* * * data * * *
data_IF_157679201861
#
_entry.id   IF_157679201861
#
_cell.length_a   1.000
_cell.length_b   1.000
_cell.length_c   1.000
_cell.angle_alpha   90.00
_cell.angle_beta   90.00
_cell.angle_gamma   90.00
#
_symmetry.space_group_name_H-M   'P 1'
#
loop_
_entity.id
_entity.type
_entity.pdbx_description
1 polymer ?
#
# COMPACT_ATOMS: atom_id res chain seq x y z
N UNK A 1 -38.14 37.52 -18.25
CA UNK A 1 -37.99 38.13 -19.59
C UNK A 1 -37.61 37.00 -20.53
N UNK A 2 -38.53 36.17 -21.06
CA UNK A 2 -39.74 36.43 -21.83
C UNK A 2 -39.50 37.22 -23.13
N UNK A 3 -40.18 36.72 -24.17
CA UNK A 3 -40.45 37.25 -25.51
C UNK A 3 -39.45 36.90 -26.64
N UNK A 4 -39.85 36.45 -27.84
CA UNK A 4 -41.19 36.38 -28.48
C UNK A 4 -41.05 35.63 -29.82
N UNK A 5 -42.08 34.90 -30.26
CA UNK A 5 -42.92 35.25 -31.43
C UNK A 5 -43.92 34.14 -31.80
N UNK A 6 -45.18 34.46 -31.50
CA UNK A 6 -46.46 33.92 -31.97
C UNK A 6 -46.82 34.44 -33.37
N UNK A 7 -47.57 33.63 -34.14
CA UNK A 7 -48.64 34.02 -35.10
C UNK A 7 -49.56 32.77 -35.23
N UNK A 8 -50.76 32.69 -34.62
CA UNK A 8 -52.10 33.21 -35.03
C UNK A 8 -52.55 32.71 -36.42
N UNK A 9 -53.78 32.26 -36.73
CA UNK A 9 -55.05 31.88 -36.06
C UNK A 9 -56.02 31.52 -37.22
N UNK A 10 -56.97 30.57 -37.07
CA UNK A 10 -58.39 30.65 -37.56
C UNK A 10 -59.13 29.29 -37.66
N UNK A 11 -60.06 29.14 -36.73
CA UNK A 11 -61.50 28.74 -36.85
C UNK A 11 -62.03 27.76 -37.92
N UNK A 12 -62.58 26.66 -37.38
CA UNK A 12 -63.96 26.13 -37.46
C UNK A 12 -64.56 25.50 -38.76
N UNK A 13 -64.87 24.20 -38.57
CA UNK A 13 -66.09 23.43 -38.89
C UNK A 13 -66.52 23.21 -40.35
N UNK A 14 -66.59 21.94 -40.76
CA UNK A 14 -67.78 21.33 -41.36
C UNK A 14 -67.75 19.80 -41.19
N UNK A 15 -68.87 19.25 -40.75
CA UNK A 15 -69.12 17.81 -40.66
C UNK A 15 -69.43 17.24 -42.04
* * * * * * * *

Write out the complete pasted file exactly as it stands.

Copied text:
data_IF_157679201861
#
_entry.id   IF_157679201861
#
_cell.length_a   1.000
_cell.length_b   1.000
_cell.length_c   1.000
_cell.angle_alpha   90.00
_cell.angle_beta   90.00
_cell.angle_gamma   90.00
#
_symmetry.space_group_name_H-M   'P 1'
#
loop_
_entity.id
_entity.type
_entity.pdbx_description
1 polymer ?
#
# COMPACT_ATOMS: atom_id res chain seq x y z
N UNK A 1 -38.14 37.52 -18.25
CA UNK A 1 -37.99 38.13 -19.59
C UNK A 1 -37.61 37.00 -20.53
N UNK A 2 -38.53 36.17 -21.06
CA UNK A 2 -39.74 36.43 -21.83
C UNK A 2 -39.50 37.22 -23.13
N UNK A 3 -40.18 36.72 -24.17
CA UNK A 3 -40.45 37.25 -25.51
C UNK A 3 -39.45 36.90 -26.64
N UNK A 4 -39.85 36.45 -27.84
CA UNK A 4 -41.19 36.38 -28.48
C UNK A 4 -41.05 35.63 -29.82
N UNK A 5 -42.08 34.90 -30.26
CA UNK A 5 -42.92 35.25 -31.43
C UNK A 5 -43.92 34.14 -31.80
N UNK A 6 -45.18 34.46 -31.50
CA UNK A 6 -46.46 33.92 -31.97
C UNK A 6 -46.82 34.44 -33.37
N UNK A 7 -47.57 33.63 -34.14
CA UNK A 7 -48.64 34.02 -35.10
C UNK A 7 -49.56 32.77 -35.23
N UNK A 8 -50.76 32.69 -34.62
CA UNK A 8 -52.10 33.21 -35.03
C UNK A 8 -52.55 32.71 -36.42
N UNK A 9 -53.78 32.26 -36.73
CA UNK A 9 -55.05 31.88 -36.06
C UNK A 9 -56.02 31.52 -37.22
N UNK A 10 -56.97 30.57 -37.07
CA UNK A 10 -58.39 30.65 -37.56
C UNK A 10 -59.13 29.29 -37.66
N UNK A 11 -60.06 29.14 -36.73
CA UNK A 11 -61.50 28.74 -36.85
C UNK A 11 -62.03 27.76 -37.92
N UNK A 12 -62.58 26.66 -37.38
CA UNK A 12 -63.96 26.13 -37.46
C UNK A 12 -64.56 25.50 -38.76
N UNK A 13 -64.87 24.20 -38.57
CA UNK A 13 -66.09 23.43 -38.89
C UNK A 13 -66.52 23.21 -40.35
N UNK A 14 -66.59 21.94 -40.76
CA UNK A 14 -67.78 21.33 -41.36
C UNK A 14 -67.75 19.80 -41.19
N UNK A 15 -68.87 19.25 -40.75
CA UNK A 15 -69.12 17.81 -40.66
C UNK A 15 -69.43 17.24 -42.04